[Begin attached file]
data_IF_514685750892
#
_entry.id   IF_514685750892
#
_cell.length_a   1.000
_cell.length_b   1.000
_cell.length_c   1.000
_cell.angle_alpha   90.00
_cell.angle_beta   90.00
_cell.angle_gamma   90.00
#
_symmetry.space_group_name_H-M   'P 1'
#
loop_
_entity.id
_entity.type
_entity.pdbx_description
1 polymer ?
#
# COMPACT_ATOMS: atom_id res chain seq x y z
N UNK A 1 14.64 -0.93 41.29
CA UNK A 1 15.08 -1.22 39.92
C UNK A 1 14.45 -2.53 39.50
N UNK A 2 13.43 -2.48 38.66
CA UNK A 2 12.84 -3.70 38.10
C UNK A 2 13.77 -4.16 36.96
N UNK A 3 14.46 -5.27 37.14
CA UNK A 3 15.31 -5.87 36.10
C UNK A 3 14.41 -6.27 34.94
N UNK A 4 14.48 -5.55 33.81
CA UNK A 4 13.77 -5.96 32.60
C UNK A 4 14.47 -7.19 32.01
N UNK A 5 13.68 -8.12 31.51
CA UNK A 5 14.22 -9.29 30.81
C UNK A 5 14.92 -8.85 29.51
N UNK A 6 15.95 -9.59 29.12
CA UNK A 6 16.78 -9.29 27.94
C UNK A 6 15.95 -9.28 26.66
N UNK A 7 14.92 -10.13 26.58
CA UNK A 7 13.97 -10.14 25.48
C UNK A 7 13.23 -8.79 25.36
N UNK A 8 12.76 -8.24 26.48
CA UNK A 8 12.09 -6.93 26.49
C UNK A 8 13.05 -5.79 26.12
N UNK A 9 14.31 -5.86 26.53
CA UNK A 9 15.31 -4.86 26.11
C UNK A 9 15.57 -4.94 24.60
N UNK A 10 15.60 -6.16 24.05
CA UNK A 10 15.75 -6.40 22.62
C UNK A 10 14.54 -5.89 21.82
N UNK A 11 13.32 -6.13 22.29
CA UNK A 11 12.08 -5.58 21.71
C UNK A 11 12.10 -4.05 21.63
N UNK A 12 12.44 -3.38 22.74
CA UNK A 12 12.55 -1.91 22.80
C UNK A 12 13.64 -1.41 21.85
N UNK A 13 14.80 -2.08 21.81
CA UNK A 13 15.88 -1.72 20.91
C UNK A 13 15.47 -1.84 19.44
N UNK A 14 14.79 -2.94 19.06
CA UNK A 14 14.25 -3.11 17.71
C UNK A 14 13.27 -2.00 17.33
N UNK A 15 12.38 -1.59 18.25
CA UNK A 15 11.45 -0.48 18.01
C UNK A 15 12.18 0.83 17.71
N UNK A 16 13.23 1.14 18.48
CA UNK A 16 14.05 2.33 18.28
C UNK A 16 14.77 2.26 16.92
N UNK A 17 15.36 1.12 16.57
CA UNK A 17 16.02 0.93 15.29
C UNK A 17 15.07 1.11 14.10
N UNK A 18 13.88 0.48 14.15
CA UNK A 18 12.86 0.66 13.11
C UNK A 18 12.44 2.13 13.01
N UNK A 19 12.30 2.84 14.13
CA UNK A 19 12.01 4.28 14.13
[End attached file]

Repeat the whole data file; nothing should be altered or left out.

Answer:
data_IF_514685750892
#
_entry.id   IF_514685750892
#
_cell.length_a   1.000
_cell.length_b   1.000
_cell.length_c   1.000
_cell.angle_alpha   90.00
_cell.angle_beta   90.00
_cell.angle_gamma   90.00
#
_symmetry.space_group_name_H-M   'P 1'
#
loop_
_entity.id
_entity.type
_entity.pdbx_description
1 polymer ?
#
# COMPACT_ATOMS: atom_id res chain seq x y z
N UNK A 1 14.64 -0.93 41.29
CA UNK A 1 15.08 -1.22 39.92
C UNK A 1 14.45 -2.53 39.50
N UNK A 2 13.43 -2.48 38.66
CA UNK A 2 12.84 -3.70 38.10
C UNK A 2 13.77 -4.16 36.96
N UNK A 3 14.46 -5.27 37.14
CA UNK A 3 15.31 -5.87 36.10
C UNK A 3 14.41 -6.27 34.94
N UNK A 4 14.48 -5.55 33.81
CA UNK A 4 13.77 -5.96 32.60
C UNK A 4 14.47 -7.19 32.01
N UNK A 5 13.68 -8.12 31.51
CA UNK A 5 14.22 -9.29 30.81
C UNK A 5 14.92 -8.85 29.51
N UNK A 6 15.95 -9.59 29.12
CA UNK A 6 16.78 -9.29 27.94
C UNK A 6 15.95 -9.28 26.66
N UNK A 7 14.92 -10.13 26.58
CA UNK A 7 13.97 -10.14 25.48
C UNK A 7 13.23 -8.79 25.36
N UNK A 8 12.76 -8.24 26.48
CA UNK A 8 12.09 -6.93 26.49
C UNK A 8 13.05 -5.79 26.12
N UNK A 9 14.31 -5.86 26.53
CA UNK A 9 15.31 -4.86 26.11
C UNK A 9 15.57 -4.94 24.60
N UNK A 10 15.60 -6.16 24.05
CA UNK A 10 15.75 -6.40 22.62
C UNK A 10 14.54 -5.89 21.82
N UNK A 11 13.32 -6.13 22.29
CA UNK A 11 12.08 -5.58 21.71
C UNK A 11 12.10 -4.05 21.63
N UNK A 12 12.44 -3.38 22.74
CA UNK A 12 12.55 -1.91 22.80
C UNK A 12 13.64 -1.41 21.85
N UNK A 13 14.80 -2.08 21.81
CA UNK A 13 15.88 -1.72 20.91
C UNK A 13 15.47 -1.84 19.44
N UNK A 14 14.79 -2.94 19.06
CA UNK A 14 14.25 -3.11 17.71
C UNK A 14 13.27 -2.00 17.33
N UNK A 15 12.38 -1.59 18.25
CA UNK A 15 11.45 -0.48 18.01
C UNK A 15 12.18 0.83 17.71
N UNK A 16 13.23 1.14 18.48
CA UNK A 16 14.05 2.33 18.28
C UNK A 16 14.77 2.26 16.92
N UNK A 17 15.36 1.12 16.57
CA UNK A 17 16.02 0.93 15.29
C UNK A 17 15.07 1.11 14.10
N UNK A 18 13.88 0.48 14.15
CA UNK A 18 12.86 0.66 13.11
C UNK A 18 12.44 2.13 13.01
N UNK A 19 12.30 2.84 14.13
CA UNK A 19 12.01 4.28 14.13